I really wonder if I express "so-called" in a sentence, can I also use "called" for the same way?

For example:

The new technique so-called "blablabla" is to consume a lot of energy.

Can I write like:

The new technique called "blablabla" is to consume a lot of energy.


First of all, so-called cannot be used as a verb, as in your first example; it is an adjective.

Secondly, so-called is used for two possible meanings: first, to give a "popular name" for a thing that has a different "proper name", such as

the so-called 'splat' character (that is, the asterisk: *)

Or it can be used to indicate that you are going to refer to something with a name that you think is actually an improper or invalid name:

my so-called friend just told the teacher I cheated.

(You are referring to someone as a friend, but the use of "so-called" indicates that you think that their behavior demonstrates that they aren't really your friend.)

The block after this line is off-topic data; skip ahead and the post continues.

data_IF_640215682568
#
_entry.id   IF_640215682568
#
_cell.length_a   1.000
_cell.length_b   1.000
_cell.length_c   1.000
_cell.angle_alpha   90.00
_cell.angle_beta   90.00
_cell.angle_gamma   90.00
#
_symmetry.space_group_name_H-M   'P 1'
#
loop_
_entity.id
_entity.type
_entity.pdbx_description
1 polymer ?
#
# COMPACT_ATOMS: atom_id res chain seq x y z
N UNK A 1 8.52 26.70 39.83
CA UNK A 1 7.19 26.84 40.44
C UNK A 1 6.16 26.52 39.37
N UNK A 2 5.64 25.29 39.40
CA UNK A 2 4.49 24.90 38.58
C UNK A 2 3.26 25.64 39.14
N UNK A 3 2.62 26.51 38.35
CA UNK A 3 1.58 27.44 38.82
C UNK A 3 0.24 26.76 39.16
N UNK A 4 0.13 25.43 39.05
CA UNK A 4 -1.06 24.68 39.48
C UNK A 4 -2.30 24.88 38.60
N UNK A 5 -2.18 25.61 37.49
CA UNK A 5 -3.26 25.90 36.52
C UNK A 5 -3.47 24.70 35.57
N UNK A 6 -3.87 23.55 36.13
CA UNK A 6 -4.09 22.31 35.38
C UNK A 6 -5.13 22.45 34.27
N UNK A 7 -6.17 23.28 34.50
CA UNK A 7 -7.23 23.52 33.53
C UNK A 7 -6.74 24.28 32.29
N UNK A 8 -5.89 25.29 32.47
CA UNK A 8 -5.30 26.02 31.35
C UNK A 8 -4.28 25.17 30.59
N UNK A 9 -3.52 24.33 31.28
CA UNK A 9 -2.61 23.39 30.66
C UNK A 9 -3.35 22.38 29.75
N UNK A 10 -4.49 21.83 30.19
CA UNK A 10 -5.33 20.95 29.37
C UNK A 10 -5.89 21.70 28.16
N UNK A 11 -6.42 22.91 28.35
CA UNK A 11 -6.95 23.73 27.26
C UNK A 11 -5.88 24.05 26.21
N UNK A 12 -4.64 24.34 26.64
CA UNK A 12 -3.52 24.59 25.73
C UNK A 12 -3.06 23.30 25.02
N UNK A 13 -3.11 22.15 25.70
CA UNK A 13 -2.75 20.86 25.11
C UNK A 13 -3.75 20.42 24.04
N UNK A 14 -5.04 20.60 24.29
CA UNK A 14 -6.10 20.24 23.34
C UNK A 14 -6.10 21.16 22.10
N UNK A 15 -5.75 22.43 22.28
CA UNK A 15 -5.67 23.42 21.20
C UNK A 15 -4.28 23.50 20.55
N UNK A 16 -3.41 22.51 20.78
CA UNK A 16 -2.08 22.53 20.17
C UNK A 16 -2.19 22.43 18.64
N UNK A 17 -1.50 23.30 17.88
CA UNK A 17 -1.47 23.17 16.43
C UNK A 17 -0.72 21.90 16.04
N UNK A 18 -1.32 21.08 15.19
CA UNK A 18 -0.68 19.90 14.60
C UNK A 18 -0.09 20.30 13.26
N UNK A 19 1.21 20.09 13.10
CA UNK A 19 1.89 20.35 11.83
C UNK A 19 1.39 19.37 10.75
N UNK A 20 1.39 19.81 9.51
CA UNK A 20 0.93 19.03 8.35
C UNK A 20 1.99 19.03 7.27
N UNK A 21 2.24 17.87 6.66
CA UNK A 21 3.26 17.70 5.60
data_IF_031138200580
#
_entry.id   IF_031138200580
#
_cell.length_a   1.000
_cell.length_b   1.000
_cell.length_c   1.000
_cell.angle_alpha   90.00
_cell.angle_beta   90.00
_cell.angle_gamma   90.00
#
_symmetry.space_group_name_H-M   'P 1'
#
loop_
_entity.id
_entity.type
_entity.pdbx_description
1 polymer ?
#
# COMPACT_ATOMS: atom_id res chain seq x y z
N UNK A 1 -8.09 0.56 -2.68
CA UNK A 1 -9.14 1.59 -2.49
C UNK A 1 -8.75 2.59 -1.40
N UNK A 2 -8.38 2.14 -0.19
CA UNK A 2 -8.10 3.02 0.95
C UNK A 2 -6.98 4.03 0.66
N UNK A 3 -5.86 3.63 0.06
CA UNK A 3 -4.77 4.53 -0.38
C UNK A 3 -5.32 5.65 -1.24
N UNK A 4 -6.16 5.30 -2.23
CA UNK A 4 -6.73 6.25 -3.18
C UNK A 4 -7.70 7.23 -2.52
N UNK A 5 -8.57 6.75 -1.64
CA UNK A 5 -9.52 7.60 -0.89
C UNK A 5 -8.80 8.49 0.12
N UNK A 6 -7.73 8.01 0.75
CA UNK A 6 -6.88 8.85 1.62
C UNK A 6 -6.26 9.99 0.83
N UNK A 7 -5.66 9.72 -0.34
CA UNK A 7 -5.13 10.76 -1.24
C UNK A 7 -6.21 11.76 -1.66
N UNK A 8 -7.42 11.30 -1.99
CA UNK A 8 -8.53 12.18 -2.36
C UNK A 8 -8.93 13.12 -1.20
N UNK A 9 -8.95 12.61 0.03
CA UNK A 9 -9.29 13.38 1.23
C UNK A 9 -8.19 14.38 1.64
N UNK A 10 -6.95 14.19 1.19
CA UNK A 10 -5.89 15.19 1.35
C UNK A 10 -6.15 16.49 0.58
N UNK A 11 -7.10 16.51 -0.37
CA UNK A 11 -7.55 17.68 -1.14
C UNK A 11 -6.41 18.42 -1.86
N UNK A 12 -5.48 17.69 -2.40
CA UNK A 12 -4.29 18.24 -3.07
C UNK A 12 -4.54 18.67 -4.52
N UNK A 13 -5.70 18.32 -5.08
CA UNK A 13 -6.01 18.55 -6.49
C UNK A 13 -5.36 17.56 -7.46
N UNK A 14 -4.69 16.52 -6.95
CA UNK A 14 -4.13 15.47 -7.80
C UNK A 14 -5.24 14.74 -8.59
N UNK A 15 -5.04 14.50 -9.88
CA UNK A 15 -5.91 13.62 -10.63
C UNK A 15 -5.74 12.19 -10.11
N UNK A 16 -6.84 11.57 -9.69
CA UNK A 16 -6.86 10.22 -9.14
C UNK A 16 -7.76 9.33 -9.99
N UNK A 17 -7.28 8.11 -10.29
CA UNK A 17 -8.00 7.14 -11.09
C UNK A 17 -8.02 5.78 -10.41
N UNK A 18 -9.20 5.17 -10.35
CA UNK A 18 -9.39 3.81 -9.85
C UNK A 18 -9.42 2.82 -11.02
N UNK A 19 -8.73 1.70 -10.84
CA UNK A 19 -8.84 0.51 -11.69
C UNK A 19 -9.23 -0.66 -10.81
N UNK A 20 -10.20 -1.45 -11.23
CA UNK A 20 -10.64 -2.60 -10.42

Thus you should not write your sentence with "so-called" at all. Use "called" to inform people of the proper name of the technique.

  • So-called would be correct in that phrase is it ran something like "This so-called "Extra-Green-Savings-Propulsions(tm)" technique will actually consume a lot of energy." But I admit that is stretching it :P – oerkelens Feb 13 '14 at 9:58
  • I think the unifying feature is that "so-called" puts what the thing is called slightly at arms length. The meaning is held between thumb and forefinger rather than being adopted. – Francis Davey Mar 25 '17 at 8:06

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